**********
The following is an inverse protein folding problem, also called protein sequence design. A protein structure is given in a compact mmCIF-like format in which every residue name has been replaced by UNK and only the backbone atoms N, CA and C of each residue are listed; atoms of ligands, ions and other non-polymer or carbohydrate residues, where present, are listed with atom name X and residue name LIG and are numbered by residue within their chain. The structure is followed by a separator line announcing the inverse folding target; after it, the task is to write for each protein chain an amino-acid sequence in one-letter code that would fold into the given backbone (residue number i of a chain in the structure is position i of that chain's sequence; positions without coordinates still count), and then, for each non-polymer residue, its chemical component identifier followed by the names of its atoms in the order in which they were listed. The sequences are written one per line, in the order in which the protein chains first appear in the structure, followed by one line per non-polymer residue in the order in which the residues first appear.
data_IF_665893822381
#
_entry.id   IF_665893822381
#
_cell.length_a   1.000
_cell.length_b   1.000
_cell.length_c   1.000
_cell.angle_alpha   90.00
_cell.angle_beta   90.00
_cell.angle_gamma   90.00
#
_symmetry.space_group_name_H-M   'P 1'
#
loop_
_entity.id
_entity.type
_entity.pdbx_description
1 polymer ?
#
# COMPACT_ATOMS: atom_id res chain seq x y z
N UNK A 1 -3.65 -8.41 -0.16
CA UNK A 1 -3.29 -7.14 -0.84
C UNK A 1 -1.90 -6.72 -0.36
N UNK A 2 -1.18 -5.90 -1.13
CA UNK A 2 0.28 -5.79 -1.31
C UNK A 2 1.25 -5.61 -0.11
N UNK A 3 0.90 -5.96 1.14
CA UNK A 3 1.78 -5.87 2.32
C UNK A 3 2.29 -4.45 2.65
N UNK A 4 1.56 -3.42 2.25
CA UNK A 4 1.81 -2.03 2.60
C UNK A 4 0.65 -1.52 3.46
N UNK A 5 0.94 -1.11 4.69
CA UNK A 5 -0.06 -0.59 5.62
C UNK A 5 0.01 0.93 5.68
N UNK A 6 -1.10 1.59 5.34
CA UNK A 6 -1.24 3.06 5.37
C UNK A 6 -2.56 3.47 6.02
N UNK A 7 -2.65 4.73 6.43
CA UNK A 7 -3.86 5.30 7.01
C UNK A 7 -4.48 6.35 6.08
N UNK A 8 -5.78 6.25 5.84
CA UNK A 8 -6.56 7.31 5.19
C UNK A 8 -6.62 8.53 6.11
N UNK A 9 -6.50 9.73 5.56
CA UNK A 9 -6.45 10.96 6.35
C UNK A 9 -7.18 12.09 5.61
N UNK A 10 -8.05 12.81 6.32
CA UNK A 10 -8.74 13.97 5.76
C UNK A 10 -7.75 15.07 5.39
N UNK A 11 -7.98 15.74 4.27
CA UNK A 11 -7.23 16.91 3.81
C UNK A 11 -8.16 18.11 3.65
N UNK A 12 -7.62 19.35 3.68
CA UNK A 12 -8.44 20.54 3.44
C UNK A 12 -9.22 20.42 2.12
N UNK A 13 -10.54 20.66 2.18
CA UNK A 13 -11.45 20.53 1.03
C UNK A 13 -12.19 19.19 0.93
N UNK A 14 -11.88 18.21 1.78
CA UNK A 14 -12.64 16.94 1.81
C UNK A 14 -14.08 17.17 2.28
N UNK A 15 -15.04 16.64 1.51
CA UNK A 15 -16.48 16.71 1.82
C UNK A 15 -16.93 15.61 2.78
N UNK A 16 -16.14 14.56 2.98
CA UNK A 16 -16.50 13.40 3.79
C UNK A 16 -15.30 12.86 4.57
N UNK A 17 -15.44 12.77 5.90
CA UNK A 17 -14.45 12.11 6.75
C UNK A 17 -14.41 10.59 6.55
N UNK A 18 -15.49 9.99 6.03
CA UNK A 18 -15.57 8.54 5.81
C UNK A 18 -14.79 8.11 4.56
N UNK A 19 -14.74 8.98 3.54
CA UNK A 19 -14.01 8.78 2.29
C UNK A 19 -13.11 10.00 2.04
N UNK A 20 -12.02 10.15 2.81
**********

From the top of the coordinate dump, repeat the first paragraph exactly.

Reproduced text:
The following is an inverse protein folding problem, also called protein sequence design. A protein structure is given in a compact mmCIF-like format in which every residue name has been replaced by UNK and only the backbone atoms N, CA and C of each residue are listed; atoms of ligands, ions and other non-polymer or carbohydrate residues, where present, are listed with atom name X and residue name LIG and are numbered by residue within their chain. The structure is followed by a separator line announcing the inverse folding target; after it, the task is to write for each protein chain an amino-acid sequence in one-letter code that would fold into the given backbone (residue number i of a chain in the structure is position i of that chain's sequence; positions without coordinates still count), and then, for each non-polymer residue, its chemical component identifier followed by the names of its atoms in the order in which they were listed. The sequences are written one per line, in the order in which the protein chains first appear in the structure, followed by one line per non-polymer residue in the order in which the residues first appear.